Friday, April 4, 2008

Fly Anywhere, Land Anywhere

by Robert L Gisel

 There are privileges to being a renown Bush Pilot. One of these is that the authorities leave you alone and let you go and do. At least that is my assumption for the wide respect the community afforded my father, Charles A. Gisel Jr.

 I know that one time when a friend and I were boisterously experimenting with 150 proof Everclear late into the night the knock on the door was from my father not from the Juneau Police Department. They had gone instead to my father and he came around and politely asked if maybe we could keep the the noise down. Apart from a wake up call for our errant behavior it was an interesting view on how the police handled this by reason of my father being who he was.

 How and where he flew airplanes and helicopters was partly allowable, then, just due to the tremendous respect he earned from people. However that explains only part of it. Either nobody cared about the rules, I know my Dad sure didn't worry himself about them too much, or the acceptance of the Bush Pilot and the prevalence of Air Taxi make it a very unique to Alaska flying experience.

When we first moved to Alaska we lived 13 miles out the road from town. Actually we were on the spur Fritz Cove Road which weaved along above the shores of Auke Bay. Ralph Reischel was an old time woodsman who had a house on the beach with a guest house. He and his wife Martha moved into the guest house, that was big enough for them, and we moved our family into the big house.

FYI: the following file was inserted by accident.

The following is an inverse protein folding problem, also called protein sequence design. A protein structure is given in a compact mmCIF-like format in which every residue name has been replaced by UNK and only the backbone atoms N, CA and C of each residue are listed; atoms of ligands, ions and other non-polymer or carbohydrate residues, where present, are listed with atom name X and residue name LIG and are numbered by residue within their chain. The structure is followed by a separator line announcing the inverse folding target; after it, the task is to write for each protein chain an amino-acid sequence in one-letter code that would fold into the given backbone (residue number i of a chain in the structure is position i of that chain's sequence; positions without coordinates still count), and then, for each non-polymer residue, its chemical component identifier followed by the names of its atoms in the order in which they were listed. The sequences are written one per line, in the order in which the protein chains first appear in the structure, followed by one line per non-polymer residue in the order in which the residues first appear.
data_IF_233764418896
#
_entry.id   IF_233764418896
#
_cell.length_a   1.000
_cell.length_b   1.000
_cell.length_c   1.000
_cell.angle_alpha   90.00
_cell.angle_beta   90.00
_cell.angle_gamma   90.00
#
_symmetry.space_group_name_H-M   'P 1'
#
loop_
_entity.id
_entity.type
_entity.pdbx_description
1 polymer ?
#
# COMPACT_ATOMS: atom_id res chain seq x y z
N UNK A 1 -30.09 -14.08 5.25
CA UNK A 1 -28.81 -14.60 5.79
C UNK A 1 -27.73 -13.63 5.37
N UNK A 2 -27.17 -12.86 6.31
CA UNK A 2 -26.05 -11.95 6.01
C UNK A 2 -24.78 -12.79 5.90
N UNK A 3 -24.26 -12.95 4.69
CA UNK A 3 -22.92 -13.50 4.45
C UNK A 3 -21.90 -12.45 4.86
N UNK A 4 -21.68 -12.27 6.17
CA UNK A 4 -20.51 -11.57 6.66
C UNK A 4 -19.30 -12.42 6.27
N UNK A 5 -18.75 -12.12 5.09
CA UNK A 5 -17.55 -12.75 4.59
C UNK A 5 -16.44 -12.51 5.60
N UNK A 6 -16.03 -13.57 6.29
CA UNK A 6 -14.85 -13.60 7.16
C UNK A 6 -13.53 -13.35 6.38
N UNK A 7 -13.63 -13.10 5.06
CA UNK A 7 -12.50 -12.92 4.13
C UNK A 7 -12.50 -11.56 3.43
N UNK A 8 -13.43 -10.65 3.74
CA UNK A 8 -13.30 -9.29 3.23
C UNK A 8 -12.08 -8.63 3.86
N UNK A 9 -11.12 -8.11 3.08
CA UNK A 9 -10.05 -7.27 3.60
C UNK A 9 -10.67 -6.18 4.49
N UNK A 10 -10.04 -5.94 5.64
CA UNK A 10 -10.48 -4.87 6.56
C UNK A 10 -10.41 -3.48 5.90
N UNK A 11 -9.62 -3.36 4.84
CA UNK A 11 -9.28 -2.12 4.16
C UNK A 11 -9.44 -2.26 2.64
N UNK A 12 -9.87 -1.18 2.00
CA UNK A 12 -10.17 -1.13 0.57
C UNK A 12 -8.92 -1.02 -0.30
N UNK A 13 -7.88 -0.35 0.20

It was right on the beach. Maybe 6 feet in front of the house was a small 2 foot rock wall and the beach stretched out from there. That was where the highest tides came to, that little retaining wall. To the right of the house a long low log dock stretched out into the water. Left of the house was a small grass yard the length of the house but only about 30 feet wide.

 Playing outside on the dock I was surprised to see Dad fly in one day in the helicopter. He was just coming home after the day's work. He had not wanted to go all the way back to the seaplane port so he just flew it home.

 Even more surprising to me was where he landed, perched at the edge of the yard, where it did not appear to me to be enough room for the rotors between the house and the trees. He says there was "plenty of room". It seems a common deal to land a helicopter on a larger yaught but this was the first and probably only time I had heard of commuting home in your helicopter.

 Another time during a summer vacation I was in town with a friend of mine, wandering around looking for something to do as lads will, when we saw my Dad's copter come in for a landing. We hurried over there to find that he had landed on the landfill just behind the Foodland Supermarket. My friend had the idea you were not supposed to land in the city. Come on! He had run out of King Edward cigars and was just stopping at the store for more. What's wrong with that?

 It was usual to spend time flying to places with Dad. One summer he had a contract hauling people and things for a mountain top radio signal reflector that was going up on Mt. Hood. There was an abandoned cannery at the base of the mountain and my brother and I stayed there for a couple weeks for a vacation. Some days he had to haul gas barrels to the top so he could fly all day without coming back down. He would come in and hover low over these and I would run under the copter and hook the cargo net to the cargo hook.